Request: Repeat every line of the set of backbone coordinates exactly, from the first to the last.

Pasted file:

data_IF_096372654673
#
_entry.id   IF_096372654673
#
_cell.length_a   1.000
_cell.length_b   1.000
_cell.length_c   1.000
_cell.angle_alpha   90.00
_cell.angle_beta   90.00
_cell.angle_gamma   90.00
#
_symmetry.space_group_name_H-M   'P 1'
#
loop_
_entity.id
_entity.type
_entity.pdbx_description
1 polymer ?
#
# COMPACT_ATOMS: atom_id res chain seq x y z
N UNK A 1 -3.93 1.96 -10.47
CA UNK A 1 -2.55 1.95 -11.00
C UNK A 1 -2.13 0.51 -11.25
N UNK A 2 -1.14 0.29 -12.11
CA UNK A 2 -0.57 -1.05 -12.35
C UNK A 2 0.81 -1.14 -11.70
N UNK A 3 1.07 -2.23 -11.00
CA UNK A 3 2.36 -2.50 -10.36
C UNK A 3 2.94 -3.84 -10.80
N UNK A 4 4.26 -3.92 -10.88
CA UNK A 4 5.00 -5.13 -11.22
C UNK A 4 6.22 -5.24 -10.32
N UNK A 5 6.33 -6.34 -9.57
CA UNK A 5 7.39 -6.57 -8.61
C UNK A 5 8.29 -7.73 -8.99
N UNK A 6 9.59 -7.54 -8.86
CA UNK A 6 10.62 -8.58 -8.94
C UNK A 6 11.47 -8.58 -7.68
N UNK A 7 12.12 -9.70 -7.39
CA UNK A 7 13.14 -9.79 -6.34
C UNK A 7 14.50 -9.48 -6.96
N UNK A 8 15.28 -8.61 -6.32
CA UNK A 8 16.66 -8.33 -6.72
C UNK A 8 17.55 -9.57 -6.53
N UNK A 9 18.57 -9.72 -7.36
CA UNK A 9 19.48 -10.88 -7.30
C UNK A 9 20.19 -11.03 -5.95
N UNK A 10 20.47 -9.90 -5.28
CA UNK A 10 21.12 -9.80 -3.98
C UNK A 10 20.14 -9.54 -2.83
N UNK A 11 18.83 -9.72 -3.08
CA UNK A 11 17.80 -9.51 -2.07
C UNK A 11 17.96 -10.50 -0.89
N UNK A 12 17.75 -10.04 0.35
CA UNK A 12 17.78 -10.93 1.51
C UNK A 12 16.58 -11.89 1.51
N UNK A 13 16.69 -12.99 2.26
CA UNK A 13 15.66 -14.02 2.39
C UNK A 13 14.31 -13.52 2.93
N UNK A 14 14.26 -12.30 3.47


data_IF_096372654673
#
_entry.id   IF_096372654673
#
_cell.length_a   1.000
_cell.length_b   1.000
_cell.length_c   1.000
_cell.angle_alpha   90.00
_cell.angle_beta   90.00
_cell.angle_gamma   90.00
#
_symmetry.space_group_name_H-M   'P 1'
#
loop_
_entity.id
_entity.type
_entity.pdbx_description
1 polymer ?
#
# COMPACT_ATOMS: atom_id res chain seq x y z
N UNK A 1 -3.93 1.96 -10.47
CA UNK A 1 -2.55 1.95 -11.00
C UNK A 1 -2.13 0.51 -11.25
N UNK A 2 -1.14 0.29 -12.11
CA UNK A 2 -0.57 -1.05 -12.35
C UNK A 2 0.81 -1.14 -11.70
N UNK A 3 1.07 -2.23 -11.00
CA UNK A 3 2.36 -2.50 -10.36
C UNK A 3 2.94 -3.84 -10.80
N UNK A 4 4.26 -3.92 -10.88
CA UNK A 4 5.00 -5.13 -11.22
C UNK A 4 6.22 -5.24 -10.32
N UNK A 5 6.33 -6.34 -9.57
CA UNK A 5 7.39 -6.57 -8.61
C UNK A 5 8.29 -7.73 -8.99
N UNK A 6 9.59 -7.54 -8.86
CA UNK A 6 10.62 -8.58 -8.94
C UNK A 6 11.47 -8.58 -7.68
N UNK A 7 12.12 -9.70 -7.39
CA UNK A 7 13.14 -9.79 -6.34
C UNK A 7 14.50 -9.48 -6.96
N UNK A 8 15.28 -8.61 -6.32
CA UNK A 8 16.66 -8.33 -6.72
C UNK A 8 17.55 -9.57 -6.53
N UNK A 9 18.57 -9.72 -7.36
CA UNK A 9 19.48 -10.88 -7.30
C UNK A 9 20.19 -11.03 -5.95
N UNK A 10 20.47 -9.90 -5.28
CA UNK A 10 21.12 -9.80 -3.98
C UNK A 10 20.14 -9.54 -2.83
N UNK A 11 18.83 -9.72 -3.08
CA UNK A 11 17.80 -9.51 -2.07
C UNK A 11 17.96 -10.50 -0.89
N UNK A 12 17.75 -10.04 0.35
CA UNK A 12 17.78 -10.93 1.51
C UNK A 12 16.58 -11.89 1.51
N UNK A 13 16.69 -12.99 2.26
CA UNK A 13 15.66 -14.02 2.39
C UNK A 13 14.31 -13.52 2.93
N UNK A 14 14.26 -12.30 3.47